The United States Federal Trade Commission has been asked by security researchers and consumer advocates to investigate smartwatches marketed to kids that may suffer from significant security flaws that put the privacy and safety of children at risk.

The request came following a study conducted by the Norwegian Consumer Council (NCC) and the security firm Mnemonic that tested a number of children’s smartwatches and found the devices were easy for a threat actor to compromise.

Mnemonic, a cybersecurity firm headquartered in Norway, tested four separate smartwatches and found what it deemed to be “significant security flaws” in three of them—including vulnerabilities that could allow an attacker to hijack the device.

Allowing an attacker to gain unauthorized access to a smartwatch could put both children and parents in harm’s way—especially since many of the devices tested contained a number of features that could reveal sensitive and personal information.

The watches tested—which included the Gator 2, TickTalk, Xplora and Tinitell—sported a variety of features but most included location tracking via GPS, a built-in microphone for communications and a camera. While the features may have been designed to make it easier for parents to keep in contact with their children, it may also be used for nefarious purposes by hackers.

According to the researchers at Mnemonic, a hacker can “take control of the watch and track, eavesdrop on and communicate with the child”—a process that the group claims can be done in just “a few simple steps.”

There were five primary vulnerabilities identified by the researchers, which included security flaws that would allow for unauthorized access to the device, the ability to perform remote audio surveillance, the ability to spoof or hide the location of the device—an issue that could allow an attacker to make it appear as though a child hasn’t left a certain area when they actually have.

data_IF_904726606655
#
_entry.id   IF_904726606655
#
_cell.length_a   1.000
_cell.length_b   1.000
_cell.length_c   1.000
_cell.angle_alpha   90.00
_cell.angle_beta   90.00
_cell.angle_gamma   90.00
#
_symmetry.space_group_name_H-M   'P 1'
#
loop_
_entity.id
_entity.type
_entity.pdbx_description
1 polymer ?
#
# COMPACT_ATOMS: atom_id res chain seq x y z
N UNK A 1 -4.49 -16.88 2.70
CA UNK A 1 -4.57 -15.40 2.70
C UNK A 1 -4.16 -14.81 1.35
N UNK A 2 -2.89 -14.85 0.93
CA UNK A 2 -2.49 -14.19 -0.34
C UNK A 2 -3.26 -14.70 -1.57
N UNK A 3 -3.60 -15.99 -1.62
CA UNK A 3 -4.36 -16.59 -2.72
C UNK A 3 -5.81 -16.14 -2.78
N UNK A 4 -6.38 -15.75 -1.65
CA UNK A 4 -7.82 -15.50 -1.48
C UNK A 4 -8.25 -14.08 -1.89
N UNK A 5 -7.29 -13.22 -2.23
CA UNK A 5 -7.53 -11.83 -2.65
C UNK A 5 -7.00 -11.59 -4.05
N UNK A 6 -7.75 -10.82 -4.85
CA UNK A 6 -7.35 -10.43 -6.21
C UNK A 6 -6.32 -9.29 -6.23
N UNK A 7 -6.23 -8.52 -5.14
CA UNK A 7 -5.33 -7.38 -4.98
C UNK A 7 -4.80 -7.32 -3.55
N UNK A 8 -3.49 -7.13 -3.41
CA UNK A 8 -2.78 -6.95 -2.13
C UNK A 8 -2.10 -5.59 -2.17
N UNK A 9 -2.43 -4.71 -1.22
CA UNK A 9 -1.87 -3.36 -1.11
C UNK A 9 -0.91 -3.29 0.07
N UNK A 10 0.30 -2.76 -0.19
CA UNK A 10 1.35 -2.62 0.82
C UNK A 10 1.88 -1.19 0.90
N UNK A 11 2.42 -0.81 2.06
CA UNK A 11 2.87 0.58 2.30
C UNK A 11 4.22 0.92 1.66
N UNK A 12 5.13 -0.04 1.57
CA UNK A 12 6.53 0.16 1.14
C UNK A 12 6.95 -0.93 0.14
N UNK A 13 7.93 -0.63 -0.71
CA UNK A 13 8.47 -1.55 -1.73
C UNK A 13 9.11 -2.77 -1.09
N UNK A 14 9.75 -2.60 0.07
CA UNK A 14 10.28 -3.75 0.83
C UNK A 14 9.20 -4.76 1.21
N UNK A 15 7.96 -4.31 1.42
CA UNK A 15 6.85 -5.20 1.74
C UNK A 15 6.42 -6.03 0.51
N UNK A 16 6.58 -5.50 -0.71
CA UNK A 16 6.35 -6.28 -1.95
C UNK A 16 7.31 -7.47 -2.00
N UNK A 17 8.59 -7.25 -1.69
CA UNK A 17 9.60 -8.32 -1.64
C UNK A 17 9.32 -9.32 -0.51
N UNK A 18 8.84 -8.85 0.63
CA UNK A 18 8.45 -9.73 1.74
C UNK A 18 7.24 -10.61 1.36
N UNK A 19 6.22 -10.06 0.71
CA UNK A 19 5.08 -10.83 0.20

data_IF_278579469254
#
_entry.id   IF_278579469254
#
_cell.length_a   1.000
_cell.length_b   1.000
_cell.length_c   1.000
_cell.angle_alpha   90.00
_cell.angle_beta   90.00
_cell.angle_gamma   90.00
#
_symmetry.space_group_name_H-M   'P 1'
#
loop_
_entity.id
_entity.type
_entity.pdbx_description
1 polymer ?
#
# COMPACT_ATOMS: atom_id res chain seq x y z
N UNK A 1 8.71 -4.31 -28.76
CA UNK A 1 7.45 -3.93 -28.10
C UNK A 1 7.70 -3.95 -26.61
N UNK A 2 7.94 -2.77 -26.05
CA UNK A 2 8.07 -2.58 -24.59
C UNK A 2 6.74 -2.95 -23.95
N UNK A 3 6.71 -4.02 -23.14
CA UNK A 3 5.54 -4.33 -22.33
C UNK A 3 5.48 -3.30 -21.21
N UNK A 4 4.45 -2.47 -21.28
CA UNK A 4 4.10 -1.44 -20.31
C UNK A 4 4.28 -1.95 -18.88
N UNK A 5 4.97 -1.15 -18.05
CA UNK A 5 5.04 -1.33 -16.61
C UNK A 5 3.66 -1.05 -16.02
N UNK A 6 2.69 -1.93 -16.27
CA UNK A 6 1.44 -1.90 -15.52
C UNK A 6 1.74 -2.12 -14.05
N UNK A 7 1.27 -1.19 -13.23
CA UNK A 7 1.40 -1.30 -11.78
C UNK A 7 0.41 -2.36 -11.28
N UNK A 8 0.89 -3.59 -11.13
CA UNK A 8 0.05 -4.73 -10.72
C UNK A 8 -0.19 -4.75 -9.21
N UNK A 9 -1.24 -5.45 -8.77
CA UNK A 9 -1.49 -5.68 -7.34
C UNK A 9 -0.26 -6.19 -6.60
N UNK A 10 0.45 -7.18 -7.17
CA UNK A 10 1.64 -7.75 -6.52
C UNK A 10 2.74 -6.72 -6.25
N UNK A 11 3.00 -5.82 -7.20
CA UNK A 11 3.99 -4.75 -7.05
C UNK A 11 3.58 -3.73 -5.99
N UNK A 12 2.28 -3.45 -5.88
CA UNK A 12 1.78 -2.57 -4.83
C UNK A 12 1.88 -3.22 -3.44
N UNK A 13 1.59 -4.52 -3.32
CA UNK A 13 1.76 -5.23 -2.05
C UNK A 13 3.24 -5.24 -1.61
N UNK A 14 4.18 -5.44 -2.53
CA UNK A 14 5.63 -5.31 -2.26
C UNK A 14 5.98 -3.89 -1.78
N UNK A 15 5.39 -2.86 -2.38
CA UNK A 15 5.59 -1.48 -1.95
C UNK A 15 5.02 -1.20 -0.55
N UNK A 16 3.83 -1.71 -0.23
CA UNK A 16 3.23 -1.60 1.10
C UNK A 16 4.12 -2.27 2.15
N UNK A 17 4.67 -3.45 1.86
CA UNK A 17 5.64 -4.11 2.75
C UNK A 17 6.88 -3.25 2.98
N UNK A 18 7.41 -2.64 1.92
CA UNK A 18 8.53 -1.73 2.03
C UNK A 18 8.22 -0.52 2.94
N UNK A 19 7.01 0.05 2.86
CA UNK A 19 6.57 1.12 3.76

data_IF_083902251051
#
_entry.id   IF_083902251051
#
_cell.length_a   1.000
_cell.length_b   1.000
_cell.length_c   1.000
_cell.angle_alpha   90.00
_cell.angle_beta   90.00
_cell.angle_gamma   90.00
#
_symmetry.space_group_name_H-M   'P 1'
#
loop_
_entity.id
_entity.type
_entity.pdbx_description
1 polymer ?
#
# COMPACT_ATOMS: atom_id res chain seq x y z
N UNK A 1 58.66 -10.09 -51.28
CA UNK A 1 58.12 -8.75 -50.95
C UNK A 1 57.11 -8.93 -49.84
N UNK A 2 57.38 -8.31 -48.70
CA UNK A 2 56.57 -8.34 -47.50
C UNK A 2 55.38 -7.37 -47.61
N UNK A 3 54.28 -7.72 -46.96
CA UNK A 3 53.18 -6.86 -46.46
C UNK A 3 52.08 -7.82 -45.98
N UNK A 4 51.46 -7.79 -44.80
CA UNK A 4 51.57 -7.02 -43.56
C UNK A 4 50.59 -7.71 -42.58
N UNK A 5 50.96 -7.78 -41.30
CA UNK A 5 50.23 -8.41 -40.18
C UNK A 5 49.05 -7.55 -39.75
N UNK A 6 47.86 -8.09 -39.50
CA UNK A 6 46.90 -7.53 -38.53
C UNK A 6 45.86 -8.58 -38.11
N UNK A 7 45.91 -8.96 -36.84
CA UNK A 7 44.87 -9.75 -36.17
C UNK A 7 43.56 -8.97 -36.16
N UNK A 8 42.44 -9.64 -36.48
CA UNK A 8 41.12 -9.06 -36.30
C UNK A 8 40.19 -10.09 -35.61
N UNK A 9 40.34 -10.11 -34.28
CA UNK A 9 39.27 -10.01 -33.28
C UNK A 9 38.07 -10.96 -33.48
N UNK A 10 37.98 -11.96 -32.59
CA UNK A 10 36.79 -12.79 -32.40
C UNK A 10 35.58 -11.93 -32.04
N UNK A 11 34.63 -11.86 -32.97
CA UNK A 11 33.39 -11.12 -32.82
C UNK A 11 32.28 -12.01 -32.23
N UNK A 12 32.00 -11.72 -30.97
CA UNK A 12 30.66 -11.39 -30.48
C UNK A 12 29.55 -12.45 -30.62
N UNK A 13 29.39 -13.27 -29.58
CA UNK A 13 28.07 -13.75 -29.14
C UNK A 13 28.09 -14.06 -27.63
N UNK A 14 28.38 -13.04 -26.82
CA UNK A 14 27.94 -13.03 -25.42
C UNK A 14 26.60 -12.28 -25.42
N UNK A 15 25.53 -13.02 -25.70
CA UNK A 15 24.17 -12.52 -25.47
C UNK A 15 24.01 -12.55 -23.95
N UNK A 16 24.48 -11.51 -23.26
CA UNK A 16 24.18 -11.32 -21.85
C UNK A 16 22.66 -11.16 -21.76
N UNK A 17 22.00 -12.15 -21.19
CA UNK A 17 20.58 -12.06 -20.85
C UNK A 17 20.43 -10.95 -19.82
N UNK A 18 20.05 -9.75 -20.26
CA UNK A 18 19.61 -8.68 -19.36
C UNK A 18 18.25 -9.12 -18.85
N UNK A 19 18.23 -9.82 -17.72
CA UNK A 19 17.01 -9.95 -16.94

The researchers also found the emergency functionality for one of the watches is compromised and stores data in an unsecure manner.

Two of the watches allow an attacker to access apps on the device, which could compromise a child’s real-time activity as well as historical location and other personal details shared with the app. In at least one instance, a hacker could communicate directly with a child unbeknownst to the parent or guardian.

The NCC, along with seven consumer watchdog groups in the United States including EPIC and the Center for Digital Democracy have called upon the FTC to look into the devices and determine if they violate laws designed to protect children and consumers. Because some of the watchers are sold within the U.S., the agency should have jurisdiction to investigate.

It is not the first time children’s electronics have come under fire for potentially exposing the information of underage users or allowed attackers to spy on kids and parents through what appear to be innocuous toys.

Last year, consumer watchdog groups in the U.S. and Europe filed complaints against a number of so-called “smart toys” claim that so-called smart toys are in violation of privacy and data protection laws.